After drunkenly crashing his Porsche into a utility pole in the Hamptons and killing his passenger, a Manhattan real estate developer shoved the dead man's body out of the car and tossed his possessions into the woods, prosecutors said on Monday. You'll recall that Sean Ludwick, 43, was arrested at the end of last summer after driving away from the scene of his crash in Sag Harbor—his dying acquaintance, Paul Hansen, was left at the side of the road.
But Ludwick didn't get far in his smashed up Porsche due to two flat tires, and police followed a trail of debris down the road to where they found him, standing outside the damaged vehicle. Police say Ludwick was uncooperative and slurring his speech, and when his blood alcohol level was finally tested by drawing blood four hours later, it was still 0.18, more than twice the legal limit in New York.
Last year a bereaved friend of Hansen told us, "When officers stumbled upon [Sean], he never mentioned that Paul was there. He didn't say, 'Oh, can you go help my friend.' He didn't mention it at all." Hansen was found dead on the side of the road steps from his home. The friend, who requested anonymity because Hansen's family had not authorized anyone to speak about his death, believed that Ludwick dragged Hansen from the car after the crash and tried to escape.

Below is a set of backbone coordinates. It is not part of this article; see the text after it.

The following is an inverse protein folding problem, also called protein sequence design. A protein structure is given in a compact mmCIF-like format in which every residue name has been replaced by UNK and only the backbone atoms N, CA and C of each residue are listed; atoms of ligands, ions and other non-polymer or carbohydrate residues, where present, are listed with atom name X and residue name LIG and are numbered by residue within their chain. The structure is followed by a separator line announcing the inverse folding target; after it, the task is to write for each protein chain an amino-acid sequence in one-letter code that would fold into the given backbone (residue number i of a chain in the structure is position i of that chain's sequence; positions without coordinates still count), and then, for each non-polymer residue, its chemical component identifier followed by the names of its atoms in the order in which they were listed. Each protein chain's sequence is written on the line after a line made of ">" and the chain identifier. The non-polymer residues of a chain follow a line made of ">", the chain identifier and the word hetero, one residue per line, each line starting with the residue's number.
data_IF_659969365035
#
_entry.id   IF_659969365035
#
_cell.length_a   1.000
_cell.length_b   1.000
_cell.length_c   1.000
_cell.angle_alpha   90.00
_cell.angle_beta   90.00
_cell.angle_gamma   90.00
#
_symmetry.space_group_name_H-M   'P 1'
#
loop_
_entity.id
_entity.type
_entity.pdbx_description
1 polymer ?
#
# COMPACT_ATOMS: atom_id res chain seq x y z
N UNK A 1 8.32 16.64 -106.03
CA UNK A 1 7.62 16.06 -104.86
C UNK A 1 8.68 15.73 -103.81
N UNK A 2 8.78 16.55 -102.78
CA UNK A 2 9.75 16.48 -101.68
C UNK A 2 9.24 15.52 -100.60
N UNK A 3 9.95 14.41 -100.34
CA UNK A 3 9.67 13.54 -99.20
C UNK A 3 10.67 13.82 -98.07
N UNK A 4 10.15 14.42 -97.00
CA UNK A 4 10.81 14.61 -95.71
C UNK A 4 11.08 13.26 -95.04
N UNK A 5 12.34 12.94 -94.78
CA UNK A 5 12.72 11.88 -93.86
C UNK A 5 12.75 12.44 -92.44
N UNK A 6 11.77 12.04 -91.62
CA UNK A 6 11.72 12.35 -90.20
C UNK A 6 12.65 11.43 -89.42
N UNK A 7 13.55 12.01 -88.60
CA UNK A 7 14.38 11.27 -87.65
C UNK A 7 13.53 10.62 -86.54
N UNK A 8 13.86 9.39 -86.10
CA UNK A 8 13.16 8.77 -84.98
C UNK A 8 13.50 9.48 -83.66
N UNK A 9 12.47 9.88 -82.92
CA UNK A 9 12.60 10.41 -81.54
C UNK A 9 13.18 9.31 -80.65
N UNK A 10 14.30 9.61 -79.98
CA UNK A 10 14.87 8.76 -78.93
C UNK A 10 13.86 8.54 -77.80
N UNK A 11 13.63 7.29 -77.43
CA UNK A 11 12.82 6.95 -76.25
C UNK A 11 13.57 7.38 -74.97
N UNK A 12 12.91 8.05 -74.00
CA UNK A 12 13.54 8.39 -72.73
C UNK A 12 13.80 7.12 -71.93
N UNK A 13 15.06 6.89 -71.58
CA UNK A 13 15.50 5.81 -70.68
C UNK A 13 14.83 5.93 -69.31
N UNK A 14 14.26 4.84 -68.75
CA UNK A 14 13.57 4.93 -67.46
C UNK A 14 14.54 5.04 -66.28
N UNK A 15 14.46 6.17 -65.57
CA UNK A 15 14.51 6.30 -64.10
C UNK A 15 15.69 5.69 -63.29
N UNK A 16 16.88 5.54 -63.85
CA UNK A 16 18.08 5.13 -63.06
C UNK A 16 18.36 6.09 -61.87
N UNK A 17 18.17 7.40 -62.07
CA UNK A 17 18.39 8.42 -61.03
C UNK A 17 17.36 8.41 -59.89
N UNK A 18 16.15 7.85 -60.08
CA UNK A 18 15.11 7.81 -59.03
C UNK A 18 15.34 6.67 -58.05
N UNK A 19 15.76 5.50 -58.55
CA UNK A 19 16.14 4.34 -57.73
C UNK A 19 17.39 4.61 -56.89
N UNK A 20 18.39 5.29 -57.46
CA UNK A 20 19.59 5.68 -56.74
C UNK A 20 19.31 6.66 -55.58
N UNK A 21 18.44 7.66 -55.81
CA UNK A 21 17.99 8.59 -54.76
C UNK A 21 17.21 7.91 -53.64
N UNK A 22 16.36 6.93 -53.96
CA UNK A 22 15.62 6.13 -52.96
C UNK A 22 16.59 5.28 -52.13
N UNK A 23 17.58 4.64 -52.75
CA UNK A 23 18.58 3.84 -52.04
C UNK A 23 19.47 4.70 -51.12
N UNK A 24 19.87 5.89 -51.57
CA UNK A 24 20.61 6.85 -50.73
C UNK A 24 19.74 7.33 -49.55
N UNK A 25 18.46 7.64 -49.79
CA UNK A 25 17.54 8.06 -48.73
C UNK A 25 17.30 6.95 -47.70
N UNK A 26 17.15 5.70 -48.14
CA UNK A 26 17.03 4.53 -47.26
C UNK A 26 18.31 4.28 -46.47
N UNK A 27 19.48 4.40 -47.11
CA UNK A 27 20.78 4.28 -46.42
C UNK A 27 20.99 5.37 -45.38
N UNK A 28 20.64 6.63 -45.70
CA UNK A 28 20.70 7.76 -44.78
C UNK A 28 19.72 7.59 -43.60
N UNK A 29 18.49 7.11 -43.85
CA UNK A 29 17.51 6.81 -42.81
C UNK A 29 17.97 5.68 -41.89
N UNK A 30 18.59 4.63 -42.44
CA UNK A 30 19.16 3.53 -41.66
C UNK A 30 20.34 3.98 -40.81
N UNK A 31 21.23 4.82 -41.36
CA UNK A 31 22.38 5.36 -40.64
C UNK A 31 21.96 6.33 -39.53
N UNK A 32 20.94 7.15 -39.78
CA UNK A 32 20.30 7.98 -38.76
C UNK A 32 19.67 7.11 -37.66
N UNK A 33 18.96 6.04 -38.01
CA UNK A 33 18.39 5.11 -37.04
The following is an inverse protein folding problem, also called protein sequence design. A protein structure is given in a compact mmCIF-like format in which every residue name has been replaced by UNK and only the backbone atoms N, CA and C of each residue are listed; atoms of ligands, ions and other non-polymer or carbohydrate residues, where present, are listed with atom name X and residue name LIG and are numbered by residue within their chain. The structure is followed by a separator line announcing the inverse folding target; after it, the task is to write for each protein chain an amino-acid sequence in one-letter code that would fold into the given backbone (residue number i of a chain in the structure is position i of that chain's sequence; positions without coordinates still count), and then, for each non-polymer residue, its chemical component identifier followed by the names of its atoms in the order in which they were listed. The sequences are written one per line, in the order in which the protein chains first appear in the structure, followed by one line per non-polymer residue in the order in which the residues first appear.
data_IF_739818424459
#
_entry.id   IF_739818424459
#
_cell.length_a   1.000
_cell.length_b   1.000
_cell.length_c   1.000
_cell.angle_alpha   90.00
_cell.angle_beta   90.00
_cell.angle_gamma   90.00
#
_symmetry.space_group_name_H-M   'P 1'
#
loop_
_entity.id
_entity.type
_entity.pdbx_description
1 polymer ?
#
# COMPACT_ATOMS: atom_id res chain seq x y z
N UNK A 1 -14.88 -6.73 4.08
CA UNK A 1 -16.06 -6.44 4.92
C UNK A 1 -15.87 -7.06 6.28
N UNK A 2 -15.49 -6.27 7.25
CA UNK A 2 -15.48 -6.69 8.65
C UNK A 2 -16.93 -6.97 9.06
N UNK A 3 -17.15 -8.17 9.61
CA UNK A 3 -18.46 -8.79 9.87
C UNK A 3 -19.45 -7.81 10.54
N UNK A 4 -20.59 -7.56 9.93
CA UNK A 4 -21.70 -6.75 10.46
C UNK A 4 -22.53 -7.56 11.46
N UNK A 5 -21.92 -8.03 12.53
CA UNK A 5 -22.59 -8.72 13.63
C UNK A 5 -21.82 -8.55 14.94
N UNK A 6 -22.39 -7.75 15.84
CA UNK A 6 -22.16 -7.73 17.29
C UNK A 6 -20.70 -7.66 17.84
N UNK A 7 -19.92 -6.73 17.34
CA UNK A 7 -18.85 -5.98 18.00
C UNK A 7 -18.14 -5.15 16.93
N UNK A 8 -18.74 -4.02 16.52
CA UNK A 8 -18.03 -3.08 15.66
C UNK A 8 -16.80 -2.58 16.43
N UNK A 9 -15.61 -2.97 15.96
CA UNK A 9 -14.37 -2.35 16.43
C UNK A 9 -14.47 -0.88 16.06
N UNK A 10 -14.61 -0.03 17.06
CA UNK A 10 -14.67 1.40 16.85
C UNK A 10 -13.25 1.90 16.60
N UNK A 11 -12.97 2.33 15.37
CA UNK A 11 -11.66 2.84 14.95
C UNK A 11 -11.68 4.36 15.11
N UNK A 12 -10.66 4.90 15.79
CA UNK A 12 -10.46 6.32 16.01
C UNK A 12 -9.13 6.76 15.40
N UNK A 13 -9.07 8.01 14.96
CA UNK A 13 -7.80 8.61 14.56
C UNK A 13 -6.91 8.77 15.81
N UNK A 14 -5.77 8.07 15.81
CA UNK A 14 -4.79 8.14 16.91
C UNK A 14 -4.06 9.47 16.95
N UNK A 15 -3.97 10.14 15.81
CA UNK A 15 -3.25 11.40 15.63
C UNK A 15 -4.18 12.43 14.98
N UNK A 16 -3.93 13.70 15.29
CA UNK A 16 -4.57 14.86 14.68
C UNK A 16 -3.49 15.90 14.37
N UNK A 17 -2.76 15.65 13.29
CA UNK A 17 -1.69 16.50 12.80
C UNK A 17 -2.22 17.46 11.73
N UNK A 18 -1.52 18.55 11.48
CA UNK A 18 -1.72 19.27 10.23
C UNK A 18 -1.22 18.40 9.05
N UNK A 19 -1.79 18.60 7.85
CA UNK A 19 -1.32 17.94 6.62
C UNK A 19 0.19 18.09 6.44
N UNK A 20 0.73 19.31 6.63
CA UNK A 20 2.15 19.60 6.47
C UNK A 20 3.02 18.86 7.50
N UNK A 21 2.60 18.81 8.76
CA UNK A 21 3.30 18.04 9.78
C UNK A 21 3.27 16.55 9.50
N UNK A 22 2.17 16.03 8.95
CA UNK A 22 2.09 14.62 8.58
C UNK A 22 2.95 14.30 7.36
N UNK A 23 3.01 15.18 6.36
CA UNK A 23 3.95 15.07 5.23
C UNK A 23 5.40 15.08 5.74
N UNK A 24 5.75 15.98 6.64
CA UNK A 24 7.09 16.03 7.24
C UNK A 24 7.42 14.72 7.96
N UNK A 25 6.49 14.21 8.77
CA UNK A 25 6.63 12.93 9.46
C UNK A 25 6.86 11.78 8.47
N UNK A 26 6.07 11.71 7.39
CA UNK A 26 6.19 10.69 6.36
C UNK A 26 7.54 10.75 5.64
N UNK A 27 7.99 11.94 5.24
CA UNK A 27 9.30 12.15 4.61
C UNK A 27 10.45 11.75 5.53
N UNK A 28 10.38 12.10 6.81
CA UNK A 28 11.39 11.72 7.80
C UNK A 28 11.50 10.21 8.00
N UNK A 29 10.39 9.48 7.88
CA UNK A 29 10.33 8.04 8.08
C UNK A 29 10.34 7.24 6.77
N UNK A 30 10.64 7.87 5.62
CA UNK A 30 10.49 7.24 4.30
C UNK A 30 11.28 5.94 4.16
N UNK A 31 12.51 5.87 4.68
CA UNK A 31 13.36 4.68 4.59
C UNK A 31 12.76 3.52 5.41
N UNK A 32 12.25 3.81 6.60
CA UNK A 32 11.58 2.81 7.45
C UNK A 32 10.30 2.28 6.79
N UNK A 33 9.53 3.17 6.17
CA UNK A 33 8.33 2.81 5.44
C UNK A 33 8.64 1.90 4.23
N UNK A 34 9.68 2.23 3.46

Prosecutors agree, and they say that Ludwick went even further by tossing Hansen's wallet and other possessions from the vehicle, into a wooded area where investigators later found them. "There were some personal effects from the victim, Mr. Hansen, that he threw out into the woods," prosecutor John Scott Prudenti said at Ludwick's arraignment yesterday.
Ludwick pleaded not guilty to DWI, aggravated vehicular homicide and a slew of other charges, and was released on $1 million bail. Outside the Central Islip courthouse, his attorney, Benjamin Brafman, told reporters, “This is a very sad case. There is no good answer to the fact that someone is dead. There is a difference between a homicide and an accident that results in a person’s death.”
Ludwick owns residences in Bridgehampton and Manhattan, and is the founder of BlackHouse Development, which has built luxury condos and hotels around Manhattan, including the boutique Hotel Americano overlooking the High Line.
Ludwick also faces a civil suit from Hansen's widow, with whom he had two sons, ages 11 and 14 at the time of his death. Hansen's friend told us "he spent every waking moment that he could with his sons. They were his reason for doing everything. Everything he did was for those boys. It was like he was on a mission to be the best dad ever."